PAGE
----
Georgia Deer Hunting Laws and Regulations

Hunting Regulations for Archers and Primitive Weapons Users

During archery deer season, archers are strictly prohibited from possessing any firearms. Similarly, in the primitive weapons season, hunters may not carry centerfire or rimfire firearms. However, an exception exists for individuals who are lawful weapons carriers as per the definition in O.C.G.A. Section 16-11-125.1. Such lawful weapons carriers must still adhere to the constraints set by O.C.G.A. §§ 16-11-126 and 16-11-127. It's imperative to note that even lawful weapons carriers must comply with federal laws which may override state regulations and prohibit firearm possession in specific circumstances.

Georgia Archery Regulations Overview

Archery-Only Counties

In the state of Georgia, Clayton, Cobb, DeKalb, and Fulton (north of GA Hwy 92) Counties are designated as archery-only areas, where hunting with bows is permitted in line with the overall statewide limits and additional regulations.

Extended Archery Season Counties

There is an extended archery season applicable for several counties: Baker, Barrow, Bibb, Chatham, Cherokee, Clarke, Clayton, Cobb, Columbia, Decatur, DeKalb, Douglas, Early, Fayette, Forsyth, Fulton, Grady, Gwinnett, Hall, Henry, Miller, Mitchell, Muscogee, Paulding, Richmond, Rockdale, Seminole, and Thomas. They follow the same statewide bag limits and other regulations.

Chattahoochee & Oconee National Forests Regulations

For archers hunting within the Chattahoochee National Forest (CNF) & Oconee National Forest (ONF) during firearms deer season, it is mandatory to conform to the either-sex dates as prescribed for gun hunters. Within the CNF, all lands east of Interstate 75 are off-limits for antlerless deer hunting, with a focus only on antlered bucks. When hunting during the primitive weapon and firearm deer seasons, deer of either sex may be legally hunted with bows, yet specific Wildlife Management Areas (WMAs) may have distinct regulations. Archers are also required to wear a minimum of 500 square inches of daylight fluorescent orange during these seasons, unless they are within archery-only counties or WMAs. These measures ensure safety and proper management of the deer populations within the national forests.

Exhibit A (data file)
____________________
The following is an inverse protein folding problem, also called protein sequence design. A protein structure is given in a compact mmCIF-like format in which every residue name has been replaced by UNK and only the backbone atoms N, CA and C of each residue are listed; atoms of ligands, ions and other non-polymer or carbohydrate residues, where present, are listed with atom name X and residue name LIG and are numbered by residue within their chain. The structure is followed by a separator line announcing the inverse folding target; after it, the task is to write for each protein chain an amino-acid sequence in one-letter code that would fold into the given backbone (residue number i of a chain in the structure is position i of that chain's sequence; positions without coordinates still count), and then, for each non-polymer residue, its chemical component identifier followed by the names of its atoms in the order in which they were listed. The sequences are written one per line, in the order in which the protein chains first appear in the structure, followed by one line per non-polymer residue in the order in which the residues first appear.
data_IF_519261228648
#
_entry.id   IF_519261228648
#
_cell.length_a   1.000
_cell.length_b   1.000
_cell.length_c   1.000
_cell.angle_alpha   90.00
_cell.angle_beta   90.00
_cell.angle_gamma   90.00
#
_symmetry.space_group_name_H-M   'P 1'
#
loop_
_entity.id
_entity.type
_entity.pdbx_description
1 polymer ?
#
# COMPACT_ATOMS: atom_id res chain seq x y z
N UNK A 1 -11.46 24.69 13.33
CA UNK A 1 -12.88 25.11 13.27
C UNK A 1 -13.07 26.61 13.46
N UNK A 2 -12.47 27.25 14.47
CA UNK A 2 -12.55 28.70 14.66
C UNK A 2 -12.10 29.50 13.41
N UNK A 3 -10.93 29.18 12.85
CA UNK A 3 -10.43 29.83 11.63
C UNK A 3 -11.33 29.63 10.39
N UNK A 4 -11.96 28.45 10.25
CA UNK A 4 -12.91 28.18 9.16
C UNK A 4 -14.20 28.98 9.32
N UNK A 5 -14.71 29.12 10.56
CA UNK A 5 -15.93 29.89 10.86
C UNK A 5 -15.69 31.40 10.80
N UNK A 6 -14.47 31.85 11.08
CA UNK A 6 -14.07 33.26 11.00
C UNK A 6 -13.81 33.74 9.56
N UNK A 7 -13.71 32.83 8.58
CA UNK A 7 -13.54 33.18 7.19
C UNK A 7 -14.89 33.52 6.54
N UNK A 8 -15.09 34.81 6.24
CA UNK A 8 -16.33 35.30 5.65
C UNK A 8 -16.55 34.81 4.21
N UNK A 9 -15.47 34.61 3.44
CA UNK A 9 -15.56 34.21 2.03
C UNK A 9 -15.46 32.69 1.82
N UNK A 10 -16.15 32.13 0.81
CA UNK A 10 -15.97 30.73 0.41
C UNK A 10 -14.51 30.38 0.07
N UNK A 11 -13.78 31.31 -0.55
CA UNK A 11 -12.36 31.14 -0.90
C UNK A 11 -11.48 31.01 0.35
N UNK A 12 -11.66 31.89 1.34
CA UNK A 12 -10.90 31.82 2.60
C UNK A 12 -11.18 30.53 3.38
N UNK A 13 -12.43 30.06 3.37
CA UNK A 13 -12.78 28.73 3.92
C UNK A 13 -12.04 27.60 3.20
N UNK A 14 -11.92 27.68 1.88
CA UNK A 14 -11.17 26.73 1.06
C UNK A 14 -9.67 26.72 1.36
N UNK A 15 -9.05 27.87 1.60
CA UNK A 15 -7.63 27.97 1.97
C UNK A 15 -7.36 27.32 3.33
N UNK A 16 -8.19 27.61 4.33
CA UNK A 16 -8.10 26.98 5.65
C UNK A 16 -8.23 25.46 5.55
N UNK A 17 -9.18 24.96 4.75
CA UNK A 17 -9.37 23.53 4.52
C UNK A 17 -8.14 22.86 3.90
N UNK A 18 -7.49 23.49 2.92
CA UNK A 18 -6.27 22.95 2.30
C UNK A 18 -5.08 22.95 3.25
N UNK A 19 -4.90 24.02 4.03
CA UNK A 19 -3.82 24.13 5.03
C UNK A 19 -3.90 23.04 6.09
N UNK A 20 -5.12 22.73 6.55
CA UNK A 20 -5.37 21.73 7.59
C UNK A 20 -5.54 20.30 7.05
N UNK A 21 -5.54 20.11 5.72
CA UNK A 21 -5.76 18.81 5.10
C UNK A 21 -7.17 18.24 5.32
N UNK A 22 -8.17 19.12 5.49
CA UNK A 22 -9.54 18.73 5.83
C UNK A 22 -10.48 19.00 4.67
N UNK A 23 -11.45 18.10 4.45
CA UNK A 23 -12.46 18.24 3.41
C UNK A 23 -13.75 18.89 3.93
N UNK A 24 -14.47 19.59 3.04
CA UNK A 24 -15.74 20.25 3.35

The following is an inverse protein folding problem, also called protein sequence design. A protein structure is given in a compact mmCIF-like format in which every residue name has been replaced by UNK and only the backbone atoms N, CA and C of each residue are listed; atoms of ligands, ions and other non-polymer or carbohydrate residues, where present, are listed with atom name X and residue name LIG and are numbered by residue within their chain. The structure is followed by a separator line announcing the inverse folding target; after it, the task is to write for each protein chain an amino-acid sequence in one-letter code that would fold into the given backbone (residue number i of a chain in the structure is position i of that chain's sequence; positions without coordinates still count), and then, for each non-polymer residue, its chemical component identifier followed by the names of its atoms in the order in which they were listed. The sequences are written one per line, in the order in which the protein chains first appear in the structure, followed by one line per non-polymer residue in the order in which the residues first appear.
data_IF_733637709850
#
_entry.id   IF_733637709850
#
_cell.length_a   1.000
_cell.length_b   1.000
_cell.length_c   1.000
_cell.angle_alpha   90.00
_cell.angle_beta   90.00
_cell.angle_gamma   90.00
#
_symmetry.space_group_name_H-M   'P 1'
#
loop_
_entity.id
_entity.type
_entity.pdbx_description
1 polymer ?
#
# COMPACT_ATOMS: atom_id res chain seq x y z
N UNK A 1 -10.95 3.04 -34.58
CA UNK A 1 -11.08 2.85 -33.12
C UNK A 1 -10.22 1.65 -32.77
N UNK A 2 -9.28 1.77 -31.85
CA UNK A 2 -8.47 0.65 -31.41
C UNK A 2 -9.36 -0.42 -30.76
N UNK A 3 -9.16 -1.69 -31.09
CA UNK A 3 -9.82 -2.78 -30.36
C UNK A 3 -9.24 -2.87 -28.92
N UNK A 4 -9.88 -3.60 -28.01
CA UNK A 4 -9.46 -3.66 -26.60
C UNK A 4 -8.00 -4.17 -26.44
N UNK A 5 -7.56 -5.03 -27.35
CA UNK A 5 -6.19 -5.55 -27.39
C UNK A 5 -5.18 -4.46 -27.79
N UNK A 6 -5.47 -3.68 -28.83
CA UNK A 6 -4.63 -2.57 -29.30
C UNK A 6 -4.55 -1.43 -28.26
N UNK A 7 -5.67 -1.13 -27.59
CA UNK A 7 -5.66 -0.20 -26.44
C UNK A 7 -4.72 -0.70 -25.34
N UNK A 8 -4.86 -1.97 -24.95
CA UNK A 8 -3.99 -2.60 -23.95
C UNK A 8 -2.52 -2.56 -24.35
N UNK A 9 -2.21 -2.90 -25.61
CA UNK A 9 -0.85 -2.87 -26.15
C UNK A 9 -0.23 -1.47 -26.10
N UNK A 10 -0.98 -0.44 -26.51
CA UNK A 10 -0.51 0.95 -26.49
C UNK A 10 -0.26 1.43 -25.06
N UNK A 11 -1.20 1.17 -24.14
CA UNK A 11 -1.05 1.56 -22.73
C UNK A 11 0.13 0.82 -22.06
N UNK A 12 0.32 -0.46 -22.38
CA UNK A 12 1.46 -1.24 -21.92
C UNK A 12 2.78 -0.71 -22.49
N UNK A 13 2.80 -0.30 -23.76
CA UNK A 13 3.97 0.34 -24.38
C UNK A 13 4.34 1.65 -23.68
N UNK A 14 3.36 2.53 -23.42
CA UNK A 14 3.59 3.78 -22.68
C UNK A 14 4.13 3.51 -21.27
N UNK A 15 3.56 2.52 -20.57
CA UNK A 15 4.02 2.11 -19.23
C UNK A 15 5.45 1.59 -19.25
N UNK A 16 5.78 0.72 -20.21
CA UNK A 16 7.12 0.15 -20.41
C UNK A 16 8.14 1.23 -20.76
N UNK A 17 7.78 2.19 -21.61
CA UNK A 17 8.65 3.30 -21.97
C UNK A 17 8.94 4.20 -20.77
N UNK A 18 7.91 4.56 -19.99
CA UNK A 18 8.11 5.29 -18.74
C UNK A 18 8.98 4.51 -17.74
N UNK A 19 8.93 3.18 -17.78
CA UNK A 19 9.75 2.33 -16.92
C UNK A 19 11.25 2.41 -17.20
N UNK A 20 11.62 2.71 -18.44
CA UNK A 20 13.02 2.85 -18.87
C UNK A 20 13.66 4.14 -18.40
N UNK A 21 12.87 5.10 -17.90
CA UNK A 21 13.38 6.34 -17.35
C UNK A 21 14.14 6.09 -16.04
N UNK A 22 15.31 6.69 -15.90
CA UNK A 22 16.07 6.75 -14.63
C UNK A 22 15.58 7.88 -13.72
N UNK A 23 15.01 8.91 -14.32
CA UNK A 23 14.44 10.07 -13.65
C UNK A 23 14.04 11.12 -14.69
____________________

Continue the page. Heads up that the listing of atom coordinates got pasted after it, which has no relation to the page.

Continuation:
Primitive Weapons Regulations in Georgia

Statewide Protocol

Throughout the state of Georgia, except in archery-only counties, hunters are granted the option to use primitive weapons for hunting. This inclusion aims to provide hunters with a broader range of tools and methods for their hunting expeditions.

Legal Equipment

Hunters are permitted to equip their primitive weapons with scopes, enhancing their ability to sight and target game more accurately. Furthermore, air rifles with a caliber of .30 or larger, as well as air bows, are approved for use. This modern consideration expands the traditional notion of primitive weapons, allowing for more sophisticated, yet still categorized as primitive, hunting equipment.

Youth Hunting with Primitive Weapons

Promoting youth engagement in hunting, the state allows individuals under the age of 16 to utilize any legal firearm that qualifies for deer hunting during the designated primitive weapons deer season and Wildlife Management Area (WMA) primitive weapons hunts. This provision aims to encourage young hunters to partake in the tradition of hunting, ensuring the passage of skills and appreciation for the sport to the next generation.

Georgia Deer Season Harvest Limits

Antlerless and Antlered Deer Quotas

During the deer season in Georgia, hunters are subject to specific harvest limits, which are designed to maintain a balanced and sustainable deer population. The season limit allows for the taking of up to 10 antlerless deer, which helps in controlling the deer population's growth and dynamics.

Antlered Deer Criteria